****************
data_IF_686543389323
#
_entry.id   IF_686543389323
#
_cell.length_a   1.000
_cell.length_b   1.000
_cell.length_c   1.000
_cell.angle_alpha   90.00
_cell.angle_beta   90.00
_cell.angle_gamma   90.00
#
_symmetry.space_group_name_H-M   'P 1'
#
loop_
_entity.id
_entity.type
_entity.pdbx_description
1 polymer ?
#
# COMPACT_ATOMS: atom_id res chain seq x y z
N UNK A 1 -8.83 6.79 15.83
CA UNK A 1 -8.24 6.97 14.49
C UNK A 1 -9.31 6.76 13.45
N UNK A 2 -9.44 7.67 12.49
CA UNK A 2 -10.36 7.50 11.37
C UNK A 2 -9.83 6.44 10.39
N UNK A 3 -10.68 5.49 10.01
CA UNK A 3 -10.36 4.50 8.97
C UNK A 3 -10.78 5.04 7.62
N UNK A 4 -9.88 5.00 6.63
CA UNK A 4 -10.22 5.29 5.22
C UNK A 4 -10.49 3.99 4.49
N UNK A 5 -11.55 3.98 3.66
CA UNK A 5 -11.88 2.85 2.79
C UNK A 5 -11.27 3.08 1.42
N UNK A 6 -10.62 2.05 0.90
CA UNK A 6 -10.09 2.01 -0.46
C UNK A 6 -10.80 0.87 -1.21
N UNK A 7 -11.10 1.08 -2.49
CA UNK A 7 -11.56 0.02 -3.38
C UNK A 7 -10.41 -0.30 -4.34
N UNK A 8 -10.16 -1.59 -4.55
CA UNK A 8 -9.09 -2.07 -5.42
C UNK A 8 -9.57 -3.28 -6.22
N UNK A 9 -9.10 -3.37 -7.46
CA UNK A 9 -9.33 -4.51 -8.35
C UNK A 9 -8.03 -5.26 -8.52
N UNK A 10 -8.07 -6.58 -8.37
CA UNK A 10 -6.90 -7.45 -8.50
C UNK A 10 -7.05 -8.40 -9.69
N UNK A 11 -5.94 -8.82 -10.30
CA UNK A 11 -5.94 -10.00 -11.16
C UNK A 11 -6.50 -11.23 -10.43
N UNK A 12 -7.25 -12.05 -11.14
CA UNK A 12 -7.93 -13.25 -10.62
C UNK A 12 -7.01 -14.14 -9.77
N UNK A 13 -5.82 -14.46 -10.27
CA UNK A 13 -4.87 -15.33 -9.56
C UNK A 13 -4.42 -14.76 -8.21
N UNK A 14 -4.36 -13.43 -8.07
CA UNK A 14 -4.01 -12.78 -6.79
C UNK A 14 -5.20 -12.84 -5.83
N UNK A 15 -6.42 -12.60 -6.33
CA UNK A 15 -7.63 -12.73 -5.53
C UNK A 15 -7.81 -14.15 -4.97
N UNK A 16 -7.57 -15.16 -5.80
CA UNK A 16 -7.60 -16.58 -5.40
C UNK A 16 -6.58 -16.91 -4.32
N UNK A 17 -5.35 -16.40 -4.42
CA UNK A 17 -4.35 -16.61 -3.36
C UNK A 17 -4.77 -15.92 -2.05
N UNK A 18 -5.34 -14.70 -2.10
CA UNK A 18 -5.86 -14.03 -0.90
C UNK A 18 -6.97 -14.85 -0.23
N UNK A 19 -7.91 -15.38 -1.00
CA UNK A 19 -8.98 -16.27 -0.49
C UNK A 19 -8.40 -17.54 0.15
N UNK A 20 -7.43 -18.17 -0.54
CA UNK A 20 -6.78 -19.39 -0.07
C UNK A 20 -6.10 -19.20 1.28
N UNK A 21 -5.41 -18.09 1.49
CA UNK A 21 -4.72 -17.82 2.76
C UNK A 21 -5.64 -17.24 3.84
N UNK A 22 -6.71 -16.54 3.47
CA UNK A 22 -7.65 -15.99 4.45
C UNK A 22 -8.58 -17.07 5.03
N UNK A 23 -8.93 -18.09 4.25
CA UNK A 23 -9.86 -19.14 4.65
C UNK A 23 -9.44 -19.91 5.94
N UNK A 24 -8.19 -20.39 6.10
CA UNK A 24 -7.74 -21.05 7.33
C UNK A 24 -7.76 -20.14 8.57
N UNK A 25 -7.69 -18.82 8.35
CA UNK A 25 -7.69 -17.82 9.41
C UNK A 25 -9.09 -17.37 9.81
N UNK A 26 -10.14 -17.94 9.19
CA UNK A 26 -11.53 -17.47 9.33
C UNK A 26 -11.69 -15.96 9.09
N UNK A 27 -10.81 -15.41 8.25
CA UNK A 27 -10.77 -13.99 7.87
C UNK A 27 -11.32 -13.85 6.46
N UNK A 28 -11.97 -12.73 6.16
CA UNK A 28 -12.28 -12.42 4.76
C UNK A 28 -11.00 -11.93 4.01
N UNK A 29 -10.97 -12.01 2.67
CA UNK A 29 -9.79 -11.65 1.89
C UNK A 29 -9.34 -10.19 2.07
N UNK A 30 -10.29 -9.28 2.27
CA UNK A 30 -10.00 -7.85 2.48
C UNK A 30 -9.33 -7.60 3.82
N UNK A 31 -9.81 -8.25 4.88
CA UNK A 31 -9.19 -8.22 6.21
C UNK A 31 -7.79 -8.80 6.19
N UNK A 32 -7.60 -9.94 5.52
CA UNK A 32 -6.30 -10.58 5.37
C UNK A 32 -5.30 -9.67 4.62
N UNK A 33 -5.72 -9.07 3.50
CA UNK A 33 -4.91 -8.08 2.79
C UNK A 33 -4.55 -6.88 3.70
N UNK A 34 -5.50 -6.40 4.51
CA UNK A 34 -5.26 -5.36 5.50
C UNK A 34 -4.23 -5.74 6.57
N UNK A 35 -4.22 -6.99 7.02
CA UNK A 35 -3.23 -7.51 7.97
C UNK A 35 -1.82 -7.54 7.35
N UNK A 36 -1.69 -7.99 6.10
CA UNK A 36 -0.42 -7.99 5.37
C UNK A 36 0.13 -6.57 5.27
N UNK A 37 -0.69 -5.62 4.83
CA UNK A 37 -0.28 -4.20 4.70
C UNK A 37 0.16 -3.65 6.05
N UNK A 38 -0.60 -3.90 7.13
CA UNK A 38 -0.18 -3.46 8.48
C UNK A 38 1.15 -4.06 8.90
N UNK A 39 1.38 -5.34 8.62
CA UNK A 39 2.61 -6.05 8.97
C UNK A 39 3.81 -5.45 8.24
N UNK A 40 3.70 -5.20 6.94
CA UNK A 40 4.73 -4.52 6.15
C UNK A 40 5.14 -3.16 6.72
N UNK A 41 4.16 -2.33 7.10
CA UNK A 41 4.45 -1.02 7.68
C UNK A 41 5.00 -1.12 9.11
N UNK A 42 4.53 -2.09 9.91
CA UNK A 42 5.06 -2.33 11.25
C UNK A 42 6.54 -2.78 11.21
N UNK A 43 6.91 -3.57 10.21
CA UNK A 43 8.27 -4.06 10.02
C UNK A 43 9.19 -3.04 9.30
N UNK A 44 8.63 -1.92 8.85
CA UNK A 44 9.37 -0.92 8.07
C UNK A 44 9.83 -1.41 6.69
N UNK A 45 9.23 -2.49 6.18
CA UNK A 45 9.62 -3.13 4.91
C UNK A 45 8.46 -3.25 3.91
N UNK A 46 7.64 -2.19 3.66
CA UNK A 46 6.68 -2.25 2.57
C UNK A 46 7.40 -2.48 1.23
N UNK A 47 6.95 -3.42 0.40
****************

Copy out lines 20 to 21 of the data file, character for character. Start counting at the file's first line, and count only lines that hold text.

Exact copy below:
# COMPACT_ATOMS: atom_id res chain seq x y z
N UNK A 1 -8.83 6.79 15.83